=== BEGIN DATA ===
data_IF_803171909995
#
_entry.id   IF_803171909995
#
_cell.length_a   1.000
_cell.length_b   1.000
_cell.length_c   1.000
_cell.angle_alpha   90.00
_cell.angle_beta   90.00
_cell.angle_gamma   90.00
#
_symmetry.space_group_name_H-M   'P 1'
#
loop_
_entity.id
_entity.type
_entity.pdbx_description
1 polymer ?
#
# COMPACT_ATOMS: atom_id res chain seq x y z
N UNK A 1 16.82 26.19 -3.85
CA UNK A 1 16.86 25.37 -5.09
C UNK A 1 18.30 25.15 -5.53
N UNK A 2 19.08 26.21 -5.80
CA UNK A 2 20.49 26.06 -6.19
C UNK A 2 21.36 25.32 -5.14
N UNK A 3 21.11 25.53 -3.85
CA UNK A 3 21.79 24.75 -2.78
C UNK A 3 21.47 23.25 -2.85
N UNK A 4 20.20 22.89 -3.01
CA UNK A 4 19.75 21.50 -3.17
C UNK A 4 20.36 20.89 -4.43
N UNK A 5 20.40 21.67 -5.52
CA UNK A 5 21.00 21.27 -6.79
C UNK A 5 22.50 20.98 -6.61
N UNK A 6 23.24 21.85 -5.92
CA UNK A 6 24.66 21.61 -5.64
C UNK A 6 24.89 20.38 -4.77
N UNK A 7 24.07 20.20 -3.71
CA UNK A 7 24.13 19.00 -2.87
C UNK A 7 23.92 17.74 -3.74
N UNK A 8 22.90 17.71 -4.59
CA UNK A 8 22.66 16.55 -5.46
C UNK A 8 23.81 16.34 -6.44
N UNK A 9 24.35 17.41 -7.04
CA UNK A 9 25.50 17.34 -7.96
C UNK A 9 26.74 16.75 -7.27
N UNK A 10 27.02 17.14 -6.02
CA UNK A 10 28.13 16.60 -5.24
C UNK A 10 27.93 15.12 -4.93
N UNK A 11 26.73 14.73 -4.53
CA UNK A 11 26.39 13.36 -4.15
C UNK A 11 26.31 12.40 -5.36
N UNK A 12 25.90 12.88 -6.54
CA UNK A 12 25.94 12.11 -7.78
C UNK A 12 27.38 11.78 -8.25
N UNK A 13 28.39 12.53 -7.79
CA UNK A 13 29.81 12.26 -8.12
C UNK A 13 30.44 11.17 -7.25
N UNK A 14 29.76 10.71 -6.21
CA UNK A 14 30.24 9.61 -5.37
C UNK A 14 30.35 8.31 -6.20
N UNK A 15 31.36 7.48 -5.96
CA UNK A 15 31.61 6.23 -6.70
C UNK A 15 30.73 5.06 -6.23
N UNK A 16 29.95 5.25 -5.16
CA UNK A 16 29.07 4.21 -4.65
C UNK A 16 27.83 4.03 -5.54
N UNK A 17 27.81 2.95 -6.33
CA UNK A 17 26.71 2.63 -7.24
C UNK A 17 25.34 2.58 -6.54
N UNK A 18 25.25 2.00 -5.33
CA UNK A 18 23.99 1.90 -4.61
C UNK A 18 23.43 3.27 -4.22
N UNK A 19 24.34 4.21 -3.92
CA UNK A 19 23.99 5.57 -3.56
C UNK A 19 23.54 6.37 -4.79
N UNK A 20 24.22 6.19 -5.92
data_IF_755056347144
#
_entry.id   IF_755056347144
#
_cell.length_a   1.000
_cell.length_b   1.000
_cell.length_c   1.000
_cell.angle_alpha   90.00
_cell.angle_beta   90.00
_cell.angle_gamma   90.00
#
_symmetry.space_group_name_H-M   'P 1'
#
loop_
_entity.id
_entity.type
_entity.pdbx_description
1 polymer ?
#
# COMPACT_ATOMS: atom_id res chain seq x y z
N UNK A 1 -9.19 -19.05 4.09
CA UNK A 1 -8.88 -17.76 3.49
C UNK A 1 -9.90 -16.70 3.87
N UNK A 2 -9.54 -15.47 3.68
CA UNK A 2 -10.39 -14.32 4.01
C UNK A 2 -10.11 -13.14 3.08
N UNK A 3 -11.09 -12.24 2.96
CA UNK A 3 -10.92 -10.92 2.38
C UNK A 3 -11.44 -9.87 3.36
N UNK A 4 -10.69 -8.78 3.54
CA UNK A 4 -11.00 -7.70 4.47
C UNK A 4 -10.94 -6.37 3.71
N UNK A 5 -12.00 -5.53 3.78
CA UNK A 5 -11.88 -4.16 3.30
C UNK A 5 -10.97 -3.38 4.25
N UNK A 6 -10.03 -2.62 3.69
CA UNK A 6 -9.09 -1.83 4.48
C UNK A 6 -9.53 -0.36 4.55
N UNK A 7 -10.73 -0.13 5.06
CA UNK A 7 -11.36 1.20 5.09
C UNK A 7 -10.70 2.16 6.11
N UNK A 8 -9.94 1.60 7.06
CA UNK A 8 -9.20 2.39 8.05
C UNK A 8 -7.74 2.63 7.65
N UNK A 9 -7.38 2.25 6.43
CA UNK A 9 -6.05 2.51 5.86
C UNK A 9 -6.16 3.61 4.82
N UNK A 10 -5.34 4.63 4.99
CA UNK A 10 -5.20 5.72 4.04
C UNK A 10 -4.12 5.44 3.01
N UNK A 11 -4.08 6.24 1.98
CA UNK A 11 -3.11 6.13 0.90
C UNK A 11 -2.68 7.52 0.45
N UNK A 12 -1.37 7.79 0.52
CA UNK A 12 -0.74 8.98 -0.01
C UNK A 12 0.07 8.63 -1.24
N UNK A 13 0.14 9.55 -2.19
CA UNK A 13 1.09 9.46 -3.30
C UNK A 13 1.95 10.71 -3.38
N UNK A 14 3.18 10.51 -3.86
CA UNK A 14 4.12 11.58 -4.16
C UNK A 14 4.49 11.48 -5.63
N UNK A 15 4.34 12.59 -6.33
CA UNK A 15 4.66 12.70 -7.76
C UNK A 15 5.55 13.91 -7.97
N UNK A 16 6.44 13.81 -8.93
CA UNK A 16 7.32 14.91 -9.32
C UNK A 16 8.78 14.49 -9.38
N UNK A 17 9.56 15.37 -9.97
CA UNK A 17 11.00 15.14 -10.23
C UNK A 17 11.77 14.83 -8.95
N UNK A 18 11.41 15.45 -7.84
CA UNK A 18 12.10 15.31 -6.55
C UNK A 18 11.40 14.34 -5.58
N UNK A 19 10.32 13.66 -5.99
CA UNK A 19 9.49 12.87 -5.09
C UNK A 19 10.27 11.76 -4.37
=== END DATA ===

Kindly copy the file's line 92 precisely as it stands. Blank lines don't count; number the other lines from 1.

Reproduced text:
loop_